Showing posts with label Willson Contreras. Show all posts
Showing posts with label Willson Contreras. Show all posts

Wednesday, July 26, 2017

Not sure what to make of Carlos Rodon's crazy day ...

Carlos Rodon
White Sox left-hander Carlos Rodon on Tuesday became the first pitcher in major league history to strike out 11 batters in a start that lasted only four innings.

Congratulations to Rodon on becoming an answer to a trivia question.

His performance in a 7-2 loss to the Cubs was baffling. He obviously possessed enough stuff to generate plenty of swings and misses. Normally, when a guy strikes out 11, you're looking at a dominant outing, if not a victory.

Not so here.

Rodon faced 22 hitters -- only eight of which put the ball in play. (He also walked three.) But seven of those eight balls in play resulted in Cubs hits, and four of those seven hits went for extra bases. The biggest of those was a three-run home run by Cubs catcher Willson Contreras in the bottom of the first inning. The North Siders led from that point forward.

It's almost as if Rodon has become a three-outcome pitcher: It's either a strikeout, a walk or a cannon shot. Weird.

The other thing about Rodon's day: He collected his first major league hit: a two-out, two-run double in the top of the second inning off John Lackey. The Sox were 1 for 13 with runners in scoring position in the loss, and Rodon's hit was the "1."

It could have been a different game. The Sox hitters blew chance after chance after chance.

Bases loaded in the fifth after Lackey hit three batters in the inning. No runs.

Second and third with nobody out in the sixth inning. No runs.

First and third with nobody out in the eighth inning. No runs.

There was nothing doing in the clutch for the Sox in this game. Maybe they would have lost anyway because, well, they did give up seven runs. But things would have been far more interesting with even average offensive execution.

As for Rodon, he's the one remaining starting pitcher who is supposed to be a piece of the future. He's got to start being more efficient with his pitches. It shouldn't be taking him 30 pitches to get through the first inning. He shouldn't be piling up 98 pitches to get through four innings.

The Sox need him to be a six- or seven-inning pitcher, not a four- or five-inning pitcher like some of the retread veterans in the rotation. If he needs to pitch to contact more, so be it.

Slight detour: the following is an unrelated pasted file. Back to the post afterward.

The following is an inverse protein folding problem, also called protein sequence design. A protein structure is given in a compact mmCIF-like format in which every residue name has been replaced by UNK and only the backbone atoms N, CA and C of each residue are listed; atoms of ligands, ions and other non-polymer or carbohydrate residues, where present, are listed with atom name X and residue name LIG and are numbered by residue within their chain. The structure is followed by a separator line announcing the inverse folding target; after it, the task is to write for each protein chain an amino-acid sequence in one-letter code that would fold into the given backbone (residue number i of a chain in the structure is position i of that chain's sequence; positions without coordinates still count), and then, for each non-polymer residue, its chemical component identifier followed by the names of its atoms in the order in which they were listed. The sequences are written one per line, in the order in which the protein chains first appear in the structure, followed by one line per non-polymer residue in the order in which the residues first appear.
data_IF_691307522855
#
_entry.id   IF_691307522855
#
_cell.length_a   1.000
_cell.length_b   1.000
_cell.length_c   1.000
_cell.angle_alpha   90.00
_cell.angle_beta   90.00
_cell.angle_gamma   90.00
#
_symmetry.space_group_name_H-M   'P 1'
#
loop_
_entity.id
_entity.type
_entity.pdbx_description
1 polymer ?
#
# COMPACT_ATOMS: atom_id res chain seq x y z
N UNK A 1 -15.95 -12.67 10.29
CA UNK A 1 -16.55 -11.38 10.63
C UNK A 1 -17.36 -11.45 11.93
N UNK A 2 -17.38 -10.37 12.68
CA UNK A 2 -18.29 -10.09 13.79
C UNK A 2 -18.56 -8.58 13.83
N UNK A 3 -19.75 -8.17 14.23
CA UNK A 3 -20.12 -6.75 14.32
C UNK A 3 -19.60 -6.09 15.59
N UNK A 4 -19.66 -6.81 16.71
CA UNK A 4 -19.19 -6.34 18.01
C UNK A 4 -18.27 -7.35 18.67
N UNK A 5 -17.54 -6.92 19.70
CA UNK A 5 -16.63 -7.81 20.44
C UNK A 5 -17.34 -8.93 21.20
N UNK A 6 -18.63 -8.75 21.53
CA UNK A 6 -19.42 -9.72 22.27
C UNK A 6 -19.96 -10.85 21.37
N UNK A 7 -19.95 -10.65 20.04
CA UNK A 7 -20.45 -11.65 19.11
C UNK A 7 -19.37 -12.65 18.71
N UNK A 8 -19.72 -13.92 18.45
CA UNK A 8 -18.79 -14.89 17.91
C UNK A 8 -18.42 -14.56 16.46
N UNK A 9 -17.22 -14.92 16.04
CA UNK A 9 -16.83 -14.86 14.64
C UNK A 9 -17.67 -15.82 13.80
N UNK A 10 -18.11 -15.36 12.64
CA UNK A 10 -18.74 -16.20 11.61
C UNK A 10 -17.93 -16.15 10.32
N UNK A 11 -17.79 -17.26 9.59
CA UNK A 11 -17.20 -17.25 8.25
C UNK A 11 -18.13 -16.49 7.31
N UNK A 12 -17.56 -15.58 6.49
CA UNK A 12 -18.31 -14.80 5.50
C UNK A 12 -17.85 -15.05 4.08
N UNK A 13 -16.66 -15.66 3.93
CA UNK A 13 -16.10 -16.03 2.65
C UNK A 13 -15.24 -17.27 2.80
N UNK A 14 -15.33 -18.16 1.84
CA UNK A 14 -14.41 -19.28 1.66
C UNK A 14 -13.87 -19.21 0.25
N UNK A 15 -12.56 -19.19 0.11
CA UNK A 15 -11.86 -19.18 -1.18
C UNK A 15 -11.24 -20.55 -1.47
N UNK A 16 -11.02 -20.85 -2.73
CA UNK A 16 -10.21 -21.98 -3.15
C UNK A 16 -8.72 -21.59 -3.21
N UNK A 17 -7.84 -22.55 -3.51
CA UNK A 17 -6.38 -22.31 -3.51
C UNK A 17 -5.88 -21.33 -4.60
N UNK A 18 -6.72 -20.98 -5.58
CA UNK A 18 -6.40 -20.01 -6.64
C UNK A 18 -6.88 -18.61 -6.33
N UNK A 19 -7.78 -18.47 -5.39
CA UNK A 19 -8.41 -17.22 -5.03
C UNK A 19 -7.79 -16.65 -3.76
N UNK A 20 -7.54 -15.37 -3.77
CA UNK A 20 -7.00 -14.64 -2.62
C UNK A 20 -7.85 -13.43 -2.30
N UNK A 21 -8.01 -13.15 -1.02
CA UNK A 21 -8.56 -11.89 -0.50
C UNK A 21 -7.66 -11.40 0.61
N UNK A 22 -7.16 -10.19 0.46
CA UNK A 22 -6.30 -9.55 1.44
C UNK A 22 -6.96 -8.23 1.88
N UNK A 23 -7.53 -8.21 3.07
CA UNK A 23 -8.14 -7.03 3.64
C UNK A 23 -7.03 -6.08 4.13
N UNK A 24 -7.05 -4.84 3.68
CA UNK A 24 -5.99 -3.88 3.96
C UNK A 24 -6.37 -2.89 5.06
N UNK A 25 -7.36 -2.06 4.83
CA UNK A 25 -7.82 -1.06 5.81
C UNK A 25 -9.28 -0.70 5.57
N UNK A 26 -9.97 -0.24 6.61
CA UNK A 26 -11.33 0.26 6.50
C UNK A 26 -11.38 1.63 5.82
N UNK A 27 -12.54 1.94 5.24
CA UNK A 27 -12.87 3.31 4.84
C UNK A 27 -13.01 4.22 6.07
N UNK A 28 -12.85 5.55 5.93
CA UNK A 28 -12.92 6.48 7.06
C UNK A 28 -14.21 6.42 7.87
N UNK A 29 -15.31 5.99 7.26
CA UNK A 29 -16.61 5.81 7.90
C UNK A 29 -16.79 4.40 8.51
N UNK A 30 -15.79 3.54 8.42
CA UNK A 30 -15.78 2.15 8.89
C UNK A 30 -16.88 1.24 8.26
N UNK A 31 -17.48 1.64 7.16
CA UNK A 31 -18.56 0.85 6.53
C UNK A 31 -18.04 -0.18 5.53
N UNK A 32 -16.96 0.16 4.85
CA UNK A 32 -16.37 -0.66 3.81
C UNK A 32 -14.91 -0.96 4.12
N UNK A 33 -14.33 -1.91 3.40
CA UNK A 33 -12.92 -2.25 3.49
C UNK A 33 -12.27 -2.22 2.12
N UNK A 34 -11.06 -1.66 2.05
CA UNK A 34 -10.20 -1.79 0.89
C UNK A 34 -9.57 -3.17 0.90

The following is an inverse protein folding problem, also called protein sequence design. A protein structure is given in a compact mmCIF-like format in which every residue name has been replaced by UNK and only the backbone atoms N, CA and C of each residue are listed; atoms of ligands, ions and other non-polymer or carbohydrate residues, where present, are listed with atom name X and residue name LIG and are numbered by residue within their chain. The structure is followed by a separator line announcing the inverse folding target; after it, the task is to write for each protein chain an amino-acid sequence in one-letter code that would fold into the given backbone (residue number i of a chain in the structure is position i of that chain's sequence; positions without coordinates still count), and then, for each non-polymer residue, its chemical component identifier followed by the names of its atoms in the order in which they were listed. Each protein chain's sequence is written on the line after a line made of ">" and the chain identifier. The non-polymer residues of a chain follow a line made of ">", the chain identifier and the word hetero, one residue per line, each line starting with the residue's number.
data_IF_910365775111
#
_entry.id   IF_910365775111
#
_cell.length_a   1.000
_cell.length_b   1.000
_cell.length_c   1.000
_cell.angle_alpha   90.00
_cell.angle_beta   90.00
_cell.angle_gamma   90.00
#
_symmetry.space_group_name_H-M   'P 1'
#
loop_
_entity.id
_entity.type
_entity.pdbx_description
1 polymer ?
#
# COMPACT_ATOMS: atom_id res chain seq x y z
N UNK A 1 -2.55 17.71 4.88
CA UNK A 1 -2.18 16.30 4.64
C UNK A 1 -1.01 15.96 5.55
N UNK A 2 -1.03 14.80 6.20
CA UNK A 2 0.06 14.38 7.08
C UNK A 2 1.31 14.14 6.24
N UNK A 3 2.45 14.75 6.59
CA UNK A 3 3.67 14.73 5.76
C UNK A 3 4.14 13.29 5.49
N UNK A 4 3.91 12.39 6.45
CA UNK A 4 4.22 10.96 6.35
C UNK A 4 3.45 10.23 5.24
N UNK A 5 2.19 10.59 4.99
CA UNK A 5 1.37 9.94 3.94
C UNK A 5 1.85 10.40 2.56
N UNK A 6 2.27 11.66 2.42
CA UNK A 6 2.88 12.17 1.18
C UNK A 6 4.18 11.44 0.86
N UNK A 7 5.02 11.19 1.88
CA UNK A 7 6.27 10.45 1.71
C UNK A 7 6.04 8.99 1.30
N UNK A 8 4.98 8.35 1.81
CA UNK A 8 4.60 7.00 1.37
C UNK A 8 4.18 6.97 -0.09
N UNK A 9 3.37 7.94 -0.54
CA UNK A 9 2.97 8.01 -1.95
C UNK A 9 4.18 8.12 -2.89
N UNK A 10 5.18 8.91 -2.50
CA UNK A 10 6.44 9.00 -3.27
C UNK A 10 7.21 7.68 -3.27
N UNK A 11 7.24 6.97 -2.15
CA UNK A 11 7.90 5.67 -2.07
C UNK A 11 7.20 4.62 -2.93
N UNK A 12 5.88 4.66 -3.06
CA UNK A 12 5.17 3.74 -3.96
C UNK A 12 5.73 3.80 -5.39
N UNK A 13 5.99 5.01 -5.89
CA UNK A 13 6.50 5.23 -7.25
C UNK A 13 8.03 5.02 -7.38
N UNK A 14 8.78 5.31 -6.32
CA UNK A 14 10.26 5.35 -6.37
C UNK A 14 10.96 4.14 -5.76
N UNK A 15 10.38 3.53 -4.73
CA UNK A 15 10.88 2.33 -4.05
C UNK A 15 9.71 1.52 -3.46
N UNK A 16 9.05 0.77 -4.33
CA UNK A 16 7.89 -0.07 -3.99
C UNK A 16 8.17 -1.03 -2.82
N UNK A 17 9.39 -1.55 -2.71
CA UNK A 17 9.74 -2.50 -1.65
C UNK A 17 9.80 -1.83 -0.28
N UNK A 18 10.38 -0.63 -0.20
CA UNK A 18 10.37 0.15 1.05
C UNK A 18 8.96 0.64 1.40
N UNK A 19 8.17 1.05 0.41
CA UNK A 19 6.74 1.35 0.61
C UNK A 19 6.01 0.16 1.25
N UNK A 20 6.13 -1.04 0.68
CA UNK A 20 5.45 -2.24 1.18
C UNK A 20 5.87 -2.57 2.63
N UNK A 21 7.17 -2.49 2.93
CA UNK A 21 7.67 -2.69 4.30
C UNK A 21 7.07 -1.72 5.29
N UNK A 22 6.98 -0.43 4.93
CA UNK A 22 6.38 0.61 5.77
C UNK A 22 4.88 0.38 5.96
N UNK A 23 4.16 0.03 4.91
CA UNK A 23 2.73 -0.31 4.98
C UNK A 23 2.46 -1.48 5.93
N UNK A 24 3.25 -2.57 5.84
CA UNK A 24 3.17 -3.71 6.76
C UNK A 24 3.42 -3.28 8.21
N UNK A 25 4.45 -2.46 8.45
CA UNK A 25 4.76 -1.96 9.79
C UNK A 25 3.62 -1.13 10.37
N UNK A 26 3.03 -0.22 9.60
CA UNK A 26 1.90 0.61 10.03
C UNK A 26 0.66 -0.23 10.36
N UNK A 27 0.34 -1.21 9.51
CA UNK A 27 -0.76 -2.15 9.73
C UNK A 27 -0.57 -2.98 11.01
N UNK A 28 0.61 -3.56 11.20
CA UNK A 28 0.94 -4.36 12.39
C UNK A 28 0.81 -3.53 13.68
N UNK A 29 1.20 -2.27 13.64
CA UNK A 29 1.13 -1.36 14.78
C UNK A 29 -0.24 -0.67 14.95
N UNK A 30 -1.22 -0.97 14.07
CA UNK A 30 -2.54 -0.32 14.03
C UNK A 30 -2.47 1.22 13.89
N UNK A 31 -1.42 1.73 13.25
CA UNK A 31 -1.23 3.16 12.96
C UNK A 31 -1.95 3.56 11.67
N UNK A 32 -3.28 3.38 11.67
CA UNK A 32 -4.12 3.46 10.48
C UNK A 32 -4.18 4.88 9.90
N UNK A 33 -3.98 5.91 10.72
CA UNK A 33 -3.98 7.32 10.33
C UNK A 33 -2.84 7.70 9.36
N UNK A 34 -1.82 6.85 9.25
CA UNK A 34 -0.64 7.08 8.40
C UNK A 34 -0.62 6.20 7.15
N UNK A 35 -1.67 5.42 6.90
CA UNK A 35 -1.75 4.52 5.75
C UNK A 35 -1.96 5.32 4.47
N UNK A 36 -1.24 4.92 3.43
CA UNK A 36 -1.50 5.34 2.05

I read this morning that Rodon is averaging 4.24 pitches per hitter. That's up from 3.90 in 2016. (League average is 3.88).

In fairness to Rodon, he hasn't pitched much this year. He's been hurt. This was only his fifth start of the season. Hopefully, the lack of command is a sign of rust.

The Sox are clearly bottoming out right now in their rebuilding phase, and it would be nice to see a few signs of progress from some younger players who are expected to become cornerstones. Rodon is one of those guys. The team needs more from him, both now and in the future.

Tuesday, July 25, 2017

Surprisingly, Miguel Gonzalez baffles Cubs in crosstown opener

I apologize for previously including Miguel Gonzalez on my list of washed-up White Sox veterans.

Unlike starting rotation mates James Shields, Mike Pelfrey and Derek Holland, Gonzalez occasionally comes up with a well-pitched ballgame against a good team.

The right-hander came off the disabled list July 18 and fired six innings of one-run ball in a 1-0 loss to Clayton Kershaw and the Los Angeles Dodgers, and he backed that up with another strong outing Monday -- pitching 7.1 innings of one-run ball in a 3-1 victory over the Cubs in the first game of the 2017 Crosstown Classic at Wrigley Field.

With the win, the Sox (39-57) broke a nine-game losing streak and collected their first victory since the All-Star break. Gonzalez (5-9) also became the first Sox pitcher in 30 games to have an outing of seven innings or more.

It wasn't easy.

The key moment came in the bottom of the seventh inning with the Sox leading 2-1. The Cubs loaded the bases with two outs for Anthony Rizzo, and with the Sox bullpen depleted because of trades, manager Rick Renteria had little choice but to stick with Gonzalez.

With the wind blowing in at Wrigley, Rizzo flew out to the warning track in center field to end the threat.

The conditions did not stop the Sox from hitting a pair of home runs. Rookie center fielder Adam Engel's drive in the top of the sixth inning off Cubs reliever Justin Grimm (1-1) got into the left-center field bleachers to give the Sox the lead for good at 2-1.

Matt Davidson added a 476-foot solo shot off Koji Uehara in the top of the eighth inning to complete the scoring. That one was going to be a home run on any day, at any park, in any conditions.

Sox reliever Anthony Swarzak picked up his first save in 226 career relief appearances. He retired the first two hitters in the bottom of the ninth before Kris Bryant reached on an infield single and Rizzo walked. Willson Contreras came to the plate representing the winning run, but Swarzak overmatched him with two blazing fastballs right on the black of the outside corner, the second of which was strike three called.

Contreras didn't think they were strikes, arguing with home plate umpire Angel Hernandez and breaking his bat in frustration after the out was recorded. Alas, they were strikes. Those pitches looked good to me, and good to K zone on the Comcast SportsNet Chicago broadcast, too.

Hey Willson, now it's your turn to cry.